2012: A watershed year in Maori legal developments

14 Dec 2012

Treaty of Waitangi Settlements – Progression and Innovation

2012 has been a year of milestone achievements for historic Treaty settlements: To date, 11 Treaty settlements have been concluded through legislation and six Deeds of Settlement have been signed this year. Seven further Deeds and three Agreements in Principle are expected to be signed before the year concludes. The efforts of the Minister for Treaty of Waitangi Negotiations, the Office of Treaty Settlements, and the whānau, hapū and iwi that have achieved these ends must be commended.

In addition, 2012 marks 17 years on from the pioneering Waikato-Tainui Claims Settlement Act 1995 and 15 years since the Crown agreed to include a relativity clause in the settlement agreements with Ngāi Tahu and Waikato-Tainui. The current total Treaty settlement distribution amount is $1.3 billion and the relativity clauses were activated this year. There are 40 – 60 settlement groups that are yet to settle so this year marked the first of several distributions to these two iwi.

Finally, 2012 was a year of innovation for Treaty Settlements. The Crown and Whānganui iwi entered into a framework agreement setting out the key elements of the Whānganui Iwi settlement agreement. Importantly, the Whānganui River will be recognised as Te Awa Tupua with statutory recognition as a legal entity in its own right. The Crown and Ngāi Tūhoe have agreed to a similar statutory recognition and separate legal entity status for Te Urewera National Park as part of the Ngāi Tūhoe settlement package.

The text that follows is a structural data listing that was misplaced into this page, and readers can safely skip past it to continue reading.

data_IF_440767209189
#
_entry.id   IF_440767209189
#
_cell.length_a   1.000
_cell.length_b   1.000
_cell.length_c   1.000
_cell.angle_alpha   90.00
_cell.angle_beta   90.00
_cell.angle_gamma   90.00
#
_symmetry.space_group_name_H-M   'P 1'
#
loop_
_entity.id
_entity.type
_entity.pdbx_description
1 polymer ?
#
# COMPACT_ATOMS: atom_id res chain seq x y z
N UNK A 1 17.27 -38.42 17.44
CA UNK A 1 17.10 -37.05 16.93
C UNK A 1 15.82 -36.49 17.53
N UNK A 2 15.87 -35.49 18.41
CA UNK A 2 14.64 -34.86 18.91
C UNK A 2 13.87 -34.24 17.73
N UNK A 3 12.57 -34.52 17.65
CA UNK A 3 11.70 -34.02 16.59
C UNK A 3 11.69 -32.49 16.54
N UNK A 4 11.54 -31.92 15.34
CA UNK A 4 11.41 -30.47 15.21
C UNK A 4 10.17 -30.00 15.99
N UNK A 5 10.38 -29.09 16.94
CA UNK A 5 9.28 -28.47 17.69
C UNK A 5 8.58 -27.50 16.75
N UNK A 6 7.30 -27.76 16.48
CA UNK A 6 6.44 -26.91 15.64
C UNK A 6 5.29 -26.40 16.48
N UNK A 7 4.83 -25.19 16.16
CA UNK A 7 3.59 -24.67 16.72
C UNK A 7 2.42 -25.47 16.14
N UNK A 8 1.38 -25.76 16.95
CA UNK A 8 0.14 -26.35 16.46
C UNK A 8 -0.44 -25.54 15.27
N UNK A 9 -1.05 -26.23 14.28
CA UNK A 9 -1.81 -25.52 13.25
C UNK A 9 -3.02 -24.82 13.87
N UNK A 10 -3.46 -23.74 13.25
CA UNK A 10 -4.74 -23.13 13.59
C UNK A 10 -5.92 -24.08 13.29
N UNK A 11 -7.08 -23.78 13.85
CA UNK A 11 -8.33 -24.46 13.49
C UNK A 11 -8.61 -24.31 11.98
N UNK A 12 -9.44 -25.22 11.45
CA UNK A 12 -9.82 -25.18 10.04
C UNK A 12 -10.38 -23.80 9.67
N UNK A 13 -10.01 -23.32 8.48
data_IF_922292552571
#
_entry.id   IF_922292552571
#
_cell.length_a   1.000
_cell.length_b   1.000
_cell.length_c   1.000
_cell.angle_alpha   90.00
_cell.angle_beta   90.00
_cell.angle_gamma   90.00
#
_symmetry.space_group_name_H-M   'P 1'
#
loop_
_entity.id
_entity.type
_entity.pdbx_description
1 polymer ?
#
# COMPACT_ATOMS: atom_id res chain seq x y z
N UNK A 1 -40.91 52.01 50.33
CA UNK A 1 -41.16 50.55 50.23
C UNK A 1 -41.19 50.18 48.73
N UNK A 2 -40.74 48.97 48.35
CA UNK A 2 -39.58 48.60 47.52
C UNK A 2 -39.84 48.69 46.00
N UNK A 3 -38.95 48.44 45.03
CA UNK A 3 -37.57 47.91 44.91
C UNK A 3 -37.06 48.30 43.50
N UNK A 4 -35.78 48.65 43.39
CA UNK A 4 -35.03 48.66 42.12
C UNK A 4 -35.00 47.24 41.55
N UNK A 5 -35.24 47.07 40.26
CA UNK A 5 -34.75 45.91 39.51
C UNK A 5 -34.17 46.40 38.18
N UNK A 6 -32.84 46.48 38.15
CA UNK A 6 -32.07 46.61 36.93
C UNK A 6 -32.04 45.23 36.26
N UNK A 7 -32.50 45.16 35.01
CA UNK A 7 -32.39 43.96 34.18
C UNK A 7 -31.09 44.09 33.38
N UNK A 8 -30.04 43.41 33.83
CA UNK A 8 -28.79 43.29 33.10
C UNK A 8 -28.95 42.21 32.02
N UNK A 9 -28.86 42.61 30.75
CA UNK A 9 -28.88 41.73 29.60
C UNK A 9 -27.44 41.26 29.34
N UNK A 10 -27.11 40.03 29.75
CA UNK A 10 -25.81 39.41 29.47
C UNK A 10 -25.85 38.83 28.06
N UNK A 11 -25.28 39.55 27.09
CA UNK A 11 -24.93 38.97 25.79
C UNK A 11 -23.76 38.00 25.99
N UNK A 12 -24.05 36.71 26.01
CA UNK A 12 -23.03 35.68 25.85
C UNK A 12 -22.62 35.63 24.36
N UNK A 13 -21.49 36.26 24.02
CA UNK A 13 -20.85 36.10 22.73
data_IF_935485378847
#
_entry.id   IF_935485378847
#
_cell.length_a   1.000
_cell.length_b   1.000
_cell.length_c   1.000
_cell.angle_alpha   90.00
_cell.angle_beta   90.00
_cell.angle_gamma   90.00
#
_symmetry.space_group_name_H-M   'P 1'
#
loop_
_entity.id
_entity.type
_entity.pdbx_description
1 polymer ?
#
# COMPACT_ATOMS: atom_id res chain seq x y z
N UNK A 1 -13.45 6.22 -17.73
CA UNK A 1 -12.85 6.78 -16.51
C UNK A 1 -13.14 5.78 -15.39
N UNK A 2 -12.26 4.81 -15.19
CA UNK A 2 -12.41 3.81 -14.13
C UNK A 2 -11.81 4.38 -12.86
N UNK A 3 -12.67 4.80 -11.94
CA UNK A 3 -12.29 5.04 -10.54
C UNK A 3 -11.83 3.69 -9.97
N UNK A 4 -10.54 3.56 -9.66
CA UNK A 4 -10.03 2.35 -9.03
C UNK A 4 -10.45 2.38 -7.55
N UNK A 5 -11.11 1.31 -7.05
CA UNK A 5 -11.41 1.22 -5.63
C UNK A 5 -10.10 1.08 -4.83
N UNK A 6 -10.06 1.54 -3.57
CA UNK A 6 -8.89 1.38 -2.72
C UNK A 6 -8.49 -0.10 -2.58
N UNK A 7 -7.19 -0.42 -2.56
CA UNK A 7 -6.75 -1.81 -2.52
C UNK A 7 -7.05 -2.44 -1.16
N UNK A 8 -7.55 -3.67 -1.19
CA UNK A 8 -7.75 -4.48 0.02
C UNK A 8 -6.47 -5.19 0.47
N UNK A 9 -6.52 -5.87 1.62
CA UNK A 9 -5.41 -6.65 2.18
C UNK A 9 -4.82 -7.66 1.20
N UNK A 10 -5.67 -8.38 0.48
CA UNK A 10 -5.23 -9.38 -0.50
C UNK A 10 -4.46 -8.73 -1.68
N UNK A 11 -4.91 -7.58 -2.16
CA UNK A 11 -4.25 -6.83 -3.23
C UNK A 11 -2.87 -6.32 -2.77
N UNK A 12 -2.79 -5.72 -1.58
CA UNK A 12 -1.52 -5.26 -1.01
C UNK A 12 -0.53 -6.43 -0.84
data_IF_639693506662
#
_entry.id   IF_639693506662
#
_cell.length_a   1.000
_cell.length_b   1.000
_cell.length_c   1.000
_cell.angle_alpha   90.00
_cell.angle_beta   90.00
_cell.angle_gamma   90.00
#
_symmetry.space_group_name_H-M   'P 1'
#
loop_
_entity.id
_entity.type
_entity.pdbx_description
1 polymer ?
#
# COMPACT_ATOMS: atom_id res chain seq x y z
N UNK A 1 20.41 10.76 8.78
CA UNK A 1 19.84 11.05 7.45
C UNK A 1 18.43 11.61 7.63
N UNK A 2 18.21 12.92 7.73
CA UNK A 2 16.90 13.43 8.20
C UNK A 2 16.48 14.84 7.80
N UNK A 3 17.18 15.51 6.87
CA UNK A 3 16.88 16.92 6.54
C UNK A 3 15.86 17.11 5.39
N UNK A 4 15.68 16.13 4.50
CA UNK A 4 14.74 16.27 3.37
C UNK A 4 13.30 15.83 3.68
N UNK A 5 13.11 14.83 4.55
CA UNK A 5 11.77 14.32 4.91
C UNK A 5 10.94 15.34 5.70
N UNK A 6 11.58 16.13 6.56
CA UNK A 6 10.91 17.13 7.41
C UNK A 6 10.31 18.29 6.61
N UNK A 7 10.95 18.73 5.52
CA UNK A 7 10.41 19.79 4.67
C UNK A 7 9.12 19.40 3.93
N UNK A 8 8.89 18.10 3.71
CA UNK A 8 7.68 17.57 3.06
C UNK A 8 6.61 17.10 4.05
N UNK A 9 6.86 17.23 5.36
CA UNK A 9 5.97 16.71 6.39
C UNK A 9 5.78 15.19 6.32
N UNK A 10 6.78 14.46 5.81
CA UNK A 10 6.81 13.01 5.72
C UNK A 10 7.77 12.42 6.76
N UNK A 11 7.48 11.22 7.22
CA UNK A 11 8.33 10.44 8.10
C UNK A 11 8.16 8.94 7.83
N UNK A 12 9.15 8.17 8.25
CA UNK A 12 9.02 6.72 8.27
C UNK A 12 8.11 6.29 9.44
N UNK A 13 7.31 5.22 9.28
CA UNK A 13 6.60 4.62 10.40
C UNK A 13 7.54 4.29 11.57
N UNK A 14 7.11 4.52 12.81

Application of customary law principles through the criminal trial and sentencing processes

The judgement of Heath J in R v Mason [2012] NZHC 1361 is a bittersweet development for customary law jurisprudence in the context of criminal law.

The accused was committed for trial in the High Court for murder and attempted murder. The accused applied for a ruling that the charges should be dealt with in accordance with tikanga Māori, on the basis that the pre-existing customary criminal justice system was available to Māori.

The Court considered whether the customary criminal justice system had been extinguished in the trial or the sentencing process. Heath J held that the combined effect of ss 5 and 9 of the Crimes Act 1961 extinguished the customary criminal justice system in regards to the trial process but accepted that customary law principles could be applied at the sentencing stage (in accordance with the Sentencing Act 2002). Justice Heath observed that the recognition and application of a form of parallel criminal justice system gave rise to practical problems that could result in a conflict of laws between custom and statute.

The serious consideration Heath J gave to the continuation of custom in this case represents a move away from the previous approach that some Courts have taken to applications on customary law (as in Wallace v R [2011] NZSC).

Extension of Treaty obligations